Banks say Gordon Brown is finally beginning to grasp the severity of the credit crisis, but it might be too late as mortgage fees and rates soar and property prices continue to plummet.
Over a breakfast meeting yesterday, Gordon Brown spoke to the heads of leading British banks, such as HSBC, Barclays, Lloyds TSB, HBOS and the Royal Bank of Scotland about easing the credit squeeze.
Originally billed by some sceptics as a PR stunt by the Prime Minister to demonstrate to voters that he was getting his hands dirty in the credit crisis, bankers admitted that they came away with the notion that he has now fully grasped the potential impact of the crisis on the UK economy.
In the meeting, Mr Brown urged the nation's biggest banks pass on the Bank of England's rate cut to their financially-stretched customers, but by lunch time Halifax had defied his wishes and announced that it was raising the interest on some of its two year fixed rate mortgages by half a percentage point.
Other lenders continue to limit the availability of their mortgage
products, and many homeowners are now facing mortgage fees of up to £5,000, almost double what they were faced with a year ago.
"After all the panic of recent weeks in the mortgage market people may be tempted to grab the best deal they can and may focus on rates to exclusion of everything else." said Francis Ghiloni, marketing and business development director at mform.co.uk, but "They could be in for a nasty shock when it comes to the fee which is charged as they have rocketed in the past year. They should be focusing on the true cost of their loan taking into account fees as well."
Mortgages are now costing the average British homeowner a quarter of their income, it has been revealed, which is almost double the 14 per cent which they absorbed a decade ago and more than triple the eight per cent of income which went on mortgages at the height of the last hosing boom in 1991.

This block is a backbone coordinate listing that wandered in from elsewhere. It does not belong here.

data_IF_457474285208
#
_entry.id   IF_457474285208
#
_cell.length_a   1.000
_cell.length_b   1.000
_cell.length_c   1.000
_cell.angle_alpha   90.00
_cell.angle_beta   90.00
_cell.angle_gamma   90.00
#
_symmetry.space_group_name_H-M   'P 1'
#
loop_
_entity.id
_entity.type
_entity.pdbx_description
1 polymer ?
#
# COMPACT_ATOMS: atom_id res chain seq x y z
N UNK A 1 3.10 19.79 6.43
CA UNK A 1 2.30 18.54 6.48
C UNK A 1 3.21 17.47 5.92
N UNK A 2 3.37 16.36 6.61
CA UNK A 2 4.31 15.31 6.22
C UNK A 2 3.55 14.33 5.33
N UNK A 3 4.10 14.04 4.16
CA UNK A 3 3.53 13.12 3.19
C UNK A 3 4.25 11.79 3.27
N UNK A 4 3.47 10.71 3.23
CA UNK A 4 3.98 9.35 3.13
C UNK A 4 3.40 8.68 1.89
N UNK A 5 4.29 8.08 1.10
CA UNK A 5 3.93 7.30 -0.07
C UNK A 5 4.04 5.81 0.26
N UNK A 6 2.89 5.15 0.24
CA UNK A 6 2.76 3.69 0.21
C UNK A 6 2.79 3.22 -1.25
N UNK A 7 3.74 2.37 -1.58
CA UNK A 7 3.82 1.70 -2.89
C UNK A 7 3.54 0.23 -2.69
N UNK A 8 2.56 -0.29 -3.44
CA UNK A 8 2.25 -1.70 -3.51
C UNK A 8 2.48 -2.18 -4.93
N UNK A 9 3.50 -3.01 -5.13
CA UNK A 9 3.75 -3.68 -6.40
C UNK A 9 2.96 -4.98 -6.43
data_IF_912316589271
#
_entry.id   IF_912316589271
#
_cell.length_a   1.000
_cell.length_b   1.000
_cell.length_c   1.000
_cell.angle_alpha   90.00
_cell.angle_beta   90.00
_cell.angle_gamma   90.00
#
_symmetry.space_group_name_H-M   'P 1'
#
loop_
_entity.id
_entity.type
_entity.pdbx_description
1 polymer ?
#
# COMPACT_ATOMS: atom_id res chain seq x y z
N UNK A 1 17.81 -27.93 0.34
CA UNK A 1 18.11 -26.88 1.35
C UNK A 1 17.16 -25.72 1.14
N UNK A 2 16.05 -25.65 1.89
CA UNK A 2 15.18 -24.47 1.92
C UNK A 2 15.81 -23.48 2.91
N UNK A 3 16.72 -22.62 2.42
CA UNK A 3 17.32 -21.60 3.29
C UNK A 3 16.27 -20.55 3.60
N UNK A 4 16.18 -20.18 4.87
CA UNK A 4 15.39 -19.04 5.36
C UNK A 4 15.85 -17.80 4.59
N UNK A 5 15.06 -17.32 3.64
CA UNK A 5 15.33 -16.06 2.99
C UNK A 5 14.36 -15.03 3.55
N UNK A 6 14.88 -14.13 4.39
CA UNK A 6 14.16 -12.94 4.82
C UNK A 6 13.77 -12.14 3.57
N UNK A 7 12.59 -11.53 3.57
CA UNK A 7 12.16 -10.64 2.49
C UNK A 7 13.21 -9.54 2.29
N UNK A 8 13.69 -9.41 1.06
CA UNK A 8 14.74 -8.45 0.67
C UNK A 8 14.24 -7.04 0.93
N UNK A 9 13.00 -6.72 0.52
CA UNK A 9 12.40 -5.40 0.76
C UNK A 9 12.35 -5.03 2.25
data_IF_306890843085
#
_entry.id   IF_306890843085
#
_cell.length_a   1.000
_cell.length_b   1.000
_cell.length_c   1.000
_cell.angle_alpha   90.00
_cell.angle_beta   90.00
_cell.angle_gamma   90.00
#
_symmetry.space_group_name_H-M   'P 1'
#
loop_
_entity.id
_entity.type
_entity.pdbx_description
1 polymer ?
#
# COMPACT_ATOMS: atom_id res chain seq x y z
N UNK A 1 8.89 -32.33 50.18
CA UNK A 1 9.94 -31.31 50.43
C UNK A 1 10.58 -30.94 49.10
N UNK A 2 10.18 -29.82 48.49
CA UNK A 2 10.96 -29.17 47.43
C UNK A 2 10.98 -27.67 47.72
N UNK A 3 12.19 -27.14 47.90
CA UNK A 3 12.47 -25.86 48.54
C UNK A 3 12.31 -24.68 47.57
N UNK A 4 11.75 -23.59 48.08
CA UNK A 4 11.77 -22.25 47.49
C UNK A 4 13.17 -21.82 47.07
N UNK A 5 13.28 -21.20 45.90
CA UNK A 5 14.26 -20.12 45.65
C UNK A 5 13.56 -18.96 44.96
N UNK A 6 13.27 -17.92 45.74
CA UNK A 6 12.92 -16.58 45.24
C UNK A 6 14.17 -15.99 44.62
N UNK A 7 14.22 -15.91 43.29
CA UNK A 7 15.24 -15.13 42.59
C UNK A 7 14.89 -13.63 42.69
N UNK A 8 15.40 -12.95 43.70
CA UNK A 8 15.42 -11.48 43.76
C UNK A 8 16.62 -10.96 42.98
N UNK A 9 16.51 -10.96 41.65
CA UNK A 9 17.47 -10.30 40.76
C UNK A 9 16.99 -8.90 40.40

While mortgage providers presently have little room for attracting new business, there is some light at the end of the tunnel for reliable borrowers, as lenders will be eager to keep hold of the ones with big deposits and a good repayment history by trying their hardest to offer them competitive rates.
Even though many lenders continue to raise their rates, Abbey has announced today that it is reducing its Standard Variable Mortgage rate by 0.25 per cent.
Meanwhile, Government data has revealed that the price of flats dropped 2.9 per cent in February, even more than detached and semi-detached houses at 1.5 percent, terraced home at 1.1 per cent and bungalows at 0.6 per cent.
Industry experts believe that this can be accounted for by the flood of flats that have been built in city centres for which there is now a smaller market, and that such properties are often aimed at buy-to-let investors which are the first to suffer under tighter lending conditions.
Few of the fixed rate mortgage
deals available have become significantly cheaper after the third rate cut in a row, but they still offer homeowners the security of knowing how much they will be paying each month; economists hope to see the financial turmoil settling down in a year's time, so more competitive fixed rate deals could become available in the near future.
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